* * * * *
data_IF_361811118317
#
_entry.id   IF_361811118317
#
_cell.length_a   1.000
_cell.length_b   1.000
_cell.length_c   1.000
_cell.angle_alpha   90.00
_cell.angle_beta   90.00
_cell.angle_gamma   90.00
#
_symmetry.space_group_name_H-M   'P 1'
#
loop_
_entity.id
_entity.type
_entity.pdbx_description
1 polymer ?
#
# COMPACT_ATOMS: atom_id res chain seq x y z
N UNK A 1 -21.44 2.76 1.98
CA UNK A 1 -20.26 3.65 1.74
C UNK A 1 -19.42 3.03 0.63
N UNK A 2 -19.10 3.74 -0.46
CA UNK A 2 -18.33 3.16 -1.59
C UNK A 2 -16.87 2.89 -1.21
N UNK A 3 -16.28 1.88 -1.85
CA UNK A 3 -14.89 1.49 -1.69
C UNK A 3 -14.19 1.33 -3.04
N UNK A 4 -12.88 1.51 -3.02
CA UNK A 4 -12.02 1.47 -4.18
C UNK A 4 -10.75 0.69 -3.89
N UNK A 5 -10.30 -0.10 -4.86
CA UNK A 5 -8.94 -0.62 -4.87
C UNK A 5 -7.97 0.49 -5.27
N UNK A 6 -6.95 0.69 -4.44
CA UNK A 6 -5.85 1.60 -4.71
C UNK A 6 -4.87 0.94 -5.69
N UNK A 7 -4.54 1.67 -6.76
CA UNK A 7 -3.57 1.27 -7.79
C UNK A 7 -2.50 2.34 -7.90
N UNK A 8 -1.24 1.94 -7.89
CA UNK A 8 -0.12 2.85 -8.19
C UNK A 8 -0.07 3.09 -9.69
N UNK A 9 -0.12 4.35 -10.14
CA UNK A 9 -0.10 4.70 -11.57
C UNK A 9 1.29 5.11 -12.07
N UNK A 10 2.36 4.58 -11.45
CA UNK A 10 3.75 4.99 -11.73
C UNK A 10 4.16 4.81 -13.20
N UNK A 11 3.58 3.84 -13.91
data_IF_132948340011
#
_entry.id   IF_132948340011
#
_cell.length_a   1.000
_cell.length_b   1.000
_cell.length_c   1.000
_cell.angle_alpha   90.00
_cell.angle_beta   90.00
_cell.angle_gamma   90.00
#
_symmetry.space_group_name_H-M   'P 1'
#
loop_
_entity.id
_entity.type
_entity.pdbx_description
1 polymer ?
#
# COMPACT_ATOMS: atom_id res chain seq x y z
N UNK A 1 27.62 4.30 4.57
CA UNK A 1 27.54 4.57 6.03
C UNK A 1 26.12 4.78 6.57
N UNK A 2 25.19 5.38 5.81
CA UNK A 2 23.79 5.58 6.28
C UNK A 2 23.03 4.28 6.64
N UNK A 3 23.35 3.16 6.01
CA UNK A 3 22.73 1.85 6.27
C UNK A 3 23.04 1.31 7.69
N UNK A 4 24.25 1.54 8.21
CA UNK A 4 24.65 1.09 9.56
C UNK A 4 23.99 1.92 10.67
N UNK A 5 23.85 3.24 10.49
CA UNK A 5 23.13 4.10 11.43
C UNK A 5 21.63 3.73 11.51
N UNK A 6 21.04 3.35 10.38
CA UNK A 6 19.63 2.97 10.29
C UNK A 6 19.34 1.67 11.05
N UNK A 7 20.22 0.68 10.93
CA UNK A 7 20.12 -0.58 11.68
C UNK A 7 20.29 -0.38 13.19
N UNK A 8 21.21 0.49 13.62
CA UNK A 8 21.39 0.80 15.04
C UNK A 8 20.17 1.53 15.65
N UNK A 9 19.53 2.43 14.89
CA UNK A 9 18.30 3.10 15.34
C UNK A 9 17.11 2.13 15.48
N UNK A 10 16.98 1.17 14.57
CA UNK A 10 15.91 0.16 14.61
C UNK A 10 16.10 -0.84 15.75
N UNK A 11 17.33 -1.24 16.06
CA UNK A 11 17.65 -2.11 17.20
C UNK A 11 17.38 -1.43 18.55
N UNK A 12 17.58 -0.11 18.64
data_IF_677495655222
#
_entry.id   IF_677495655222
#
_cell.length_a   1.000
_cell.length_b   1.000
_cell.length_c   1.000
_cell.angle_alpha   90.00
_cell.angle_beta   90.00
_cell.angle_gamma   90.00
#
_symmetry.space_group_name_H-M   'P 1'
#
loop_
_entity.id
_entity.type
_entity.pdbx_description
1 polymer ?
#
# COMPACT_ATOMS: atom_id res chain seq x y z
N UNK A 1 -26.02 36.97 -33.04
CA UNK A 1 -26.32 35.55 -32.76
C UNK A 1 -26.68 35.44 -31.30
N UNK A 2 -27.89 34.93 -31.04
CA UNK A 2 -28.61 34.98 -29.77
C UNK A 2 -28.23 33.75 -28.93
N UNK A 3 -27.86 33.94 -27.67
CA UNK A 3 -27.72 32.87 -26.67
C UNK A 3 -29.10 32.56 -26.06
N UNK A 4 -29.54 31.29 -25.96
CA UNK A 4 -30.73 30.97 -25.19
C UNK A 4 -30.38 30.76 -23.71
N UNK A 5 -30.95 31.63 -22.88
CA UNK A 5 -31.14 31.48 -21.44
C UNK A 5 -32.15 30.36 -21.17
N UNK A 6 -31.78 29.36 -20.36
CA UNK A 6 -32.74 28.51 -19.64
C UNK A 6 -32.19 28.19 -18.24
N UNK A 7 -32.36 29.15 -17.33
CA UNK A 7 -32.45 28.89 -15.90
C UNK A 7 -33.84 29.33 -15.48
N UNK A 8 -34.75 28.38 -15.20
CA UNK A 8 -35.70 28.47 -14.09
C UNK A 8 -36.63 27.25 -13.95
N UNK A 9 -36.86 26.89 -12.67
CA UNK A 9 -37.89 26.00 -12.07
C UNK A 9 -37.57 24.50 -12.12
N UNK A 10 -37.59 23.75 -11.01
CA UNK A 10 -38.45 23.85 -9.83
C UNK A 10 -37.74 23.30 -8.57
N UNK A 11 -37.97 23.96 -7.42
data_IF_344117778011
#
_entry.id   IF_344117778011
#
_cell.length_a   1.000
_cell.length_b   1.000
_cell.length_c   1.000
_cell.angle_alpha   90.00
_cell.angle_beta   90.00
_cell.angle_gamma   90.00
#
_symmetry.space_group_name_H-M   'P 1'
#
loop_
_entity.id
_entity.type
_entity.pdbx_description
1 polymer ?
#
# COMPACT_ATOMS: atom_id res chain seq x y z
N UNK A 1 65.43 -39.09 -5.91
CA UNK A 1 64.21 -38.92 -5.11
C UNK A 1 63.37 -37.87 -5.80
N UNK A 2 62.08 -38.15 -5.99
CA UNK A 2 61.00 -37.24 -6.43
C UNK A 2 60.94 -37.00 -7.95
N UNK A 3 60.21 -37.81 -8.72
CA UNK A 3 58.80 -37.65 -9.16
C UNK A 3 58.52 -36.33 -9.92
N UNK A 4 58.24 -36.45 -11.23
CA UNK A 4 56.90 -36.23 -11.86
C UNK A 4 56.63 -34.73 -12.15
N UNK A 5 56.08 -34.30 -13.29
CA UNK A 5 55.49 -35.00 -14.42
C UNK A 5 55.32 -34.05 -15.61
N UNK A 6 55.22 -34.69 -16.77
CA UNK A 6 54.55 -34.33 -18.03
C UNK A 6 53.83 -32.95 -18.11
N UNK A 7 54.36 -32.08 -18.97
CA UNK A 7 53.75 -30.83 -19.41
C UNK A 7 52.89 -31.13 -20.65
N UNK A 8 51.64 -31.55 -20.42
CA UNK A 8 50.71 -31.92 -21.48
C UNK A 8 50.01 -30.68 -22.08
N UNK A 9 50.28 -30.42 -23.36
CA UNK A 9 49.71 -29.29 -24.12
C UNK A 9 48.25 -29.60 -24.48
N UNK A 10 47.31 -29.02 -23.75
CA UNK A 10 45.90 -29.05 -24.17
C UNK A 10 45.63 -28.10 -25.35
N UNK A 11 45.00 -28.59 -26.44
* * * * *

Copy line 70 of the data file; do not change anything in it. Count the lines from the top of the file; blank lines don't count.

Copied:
#